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Indigenous Protected and Conserved Areas (IPCAs): Benefits and Examples

The history of protected areas in Canada has generally lacked the involvement of Indigenous peoples, and some cases has actually meant the ostensible removal of peoples. Such was the case for the Wood Buffalo National Park (WBNP). WBNP was established in 1922 to protect the North American bison and has since held the title of Canada’s largest national park. Importantly, the land is home to the Mikisew Cree First Nation and over 11 Indigenous groups since time immemorial. The establishment of the park effectively removed the Indigenous peoples’ involvement in decision-making pertaining to the land. According to Elder George Martin, Parks Canada created regulations and laws without input from the peoples. The Indigenous Circle of Experts note that, for Indigenous people, hunting was restricted, and for certain species, it was prohibited, with these limitations hindering the traditional ways of life.

John Sandlos, in a book edited by Stan Evans, notes that “the unilateral imposition of game regulations and the expulsion of hunters from protected areas were only two manifestations of the colonial approach to wildlife conservation in the Northwest Territories.”

Indigenous Protected and Conserved Areas (IPCAs) are defined by the Indigenous Circle of Experts as lands and waters where Indigenous governments have the primary role in protecting and conserving ecosystems through Indigenous laws, governance, and knowledge systems.

If governments actively work with and meaningfully involve Indigenous peoples, several benefits of IPCAs include: elevating Indigenous rights and responsibilities, promoting cultural continuity of the land and waters, representing a meaningful acknowledgment of traditional values and Indigenous laws and knowledge systems, representing a long-term commitment to conservation, supporting a foundation for local Indigenous economies, supporting the revitalization of Indigenous languages, conserving biodiversity and maintaining healthier ecosystems, providing ecosystems services and improving human health, promoting capacity building for Indigenous communities, and providing an ecotourism economy.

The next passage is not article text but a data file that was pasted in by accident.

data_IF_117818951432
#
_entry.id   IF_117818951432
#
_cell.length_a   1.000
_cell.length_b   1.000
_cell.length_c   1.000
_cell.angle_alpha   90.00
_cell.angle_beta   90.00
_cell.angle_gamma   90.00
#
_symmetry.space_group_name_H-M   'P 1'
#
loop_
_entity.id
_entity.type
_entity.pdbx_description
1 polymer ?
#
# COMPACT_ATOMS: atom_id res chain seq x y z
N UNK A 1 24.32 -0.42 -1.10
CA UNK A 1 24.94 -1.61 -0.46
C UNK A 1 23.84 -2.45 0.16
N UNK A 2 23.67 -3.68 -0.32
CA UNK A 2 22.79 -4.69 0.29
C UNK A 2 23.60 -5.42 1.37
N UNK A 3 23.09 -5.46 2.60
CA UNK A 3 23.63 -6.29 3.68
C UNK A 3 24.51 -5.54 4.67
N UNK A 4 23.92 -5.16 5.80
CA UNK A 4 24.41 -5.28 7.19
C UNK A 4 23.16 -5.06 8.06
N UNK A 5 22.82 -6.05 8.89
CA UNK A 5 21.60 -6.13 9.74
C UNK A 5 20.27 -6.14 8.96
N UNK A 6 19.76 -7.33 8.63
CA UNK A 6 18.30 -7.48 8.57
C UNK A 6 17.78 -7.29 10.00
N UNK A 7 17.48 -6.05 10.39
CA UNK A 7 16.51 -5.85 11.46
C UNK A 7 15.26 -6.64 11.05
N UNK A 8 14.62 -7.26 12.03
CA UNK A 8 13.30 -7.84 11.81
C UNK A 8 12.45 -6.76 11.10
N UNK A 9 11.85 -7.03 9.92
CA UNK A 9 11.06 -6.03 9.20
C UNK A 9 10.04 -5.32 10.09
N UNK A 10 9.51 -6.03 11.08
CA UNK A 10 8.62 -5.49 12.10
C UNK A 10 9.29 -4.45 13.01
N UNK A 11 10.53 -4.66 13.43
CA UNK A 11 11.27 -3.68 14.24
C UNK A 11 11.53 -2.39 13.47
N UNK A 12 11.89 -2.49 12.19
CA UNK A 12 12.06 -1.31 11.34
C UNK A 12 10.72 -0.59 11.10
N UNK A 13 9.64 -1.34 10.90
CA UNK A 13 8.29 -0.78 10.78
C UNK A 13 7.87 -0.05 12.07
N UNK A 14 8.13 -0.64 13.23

Let’s talk about the Haida Gwaii Protected Areas and the Thaidene Nëné National Park Reserve and Territorial Protected Area (TDN) to showcase several active IPCAs in Canada.

The Haida Gwaii Protected Areas include seven older parks and ecological reserves and 11 newer conservancies. These conservancies were established with Indigenous involvement and together make up the Haida Heritage Sites. The Protected Areas, which make up 332,992 hectares of upland and 169,652 hectares of marine foreshore, are now managed collaboratively with respect to Indigenous Rights by way of the Haida Stewardship Law. The Haida Gwaii Management Council, formed in 2011, is a decision-making body which represents both the Haida Nation and the Province of B.C. that is responsible for protected area management on Haida Gwaii.

The Thaidene Nëné National Park Reserve and Territorial Protected Area (TDN) currently extends over 2,300,00 hectares of significant boreal forest, tundra, and freshwater ecosystems in and around the East Arm of Great Slave Lake and beyond, according to Parks Canada. Over half of the TDN is a National Park Reserve under the Canada National Parks Act and the rest is a Territorial Protected Area under the Northwest Territories’ Protected Areas Act. TDN sustains the culture and livelihood of the Łutsël K’é Dene First Nation, other First Nations, and Métis, and it is designated by Łutsël K’é Dene First Nation as an Indigenous Protected Area. TDN was first proposed in the 1960s and after five decades, it became a reality. 

For decades, establishing a National Park in Canada meant removing Indigenous people from their traditional territories, like the case of Wood Buffalo National Park, but IPCAs show us a way forward for the environment and for reconciliation. 

Katarina Djordjevic
Environmental Planner at Narratives Inc.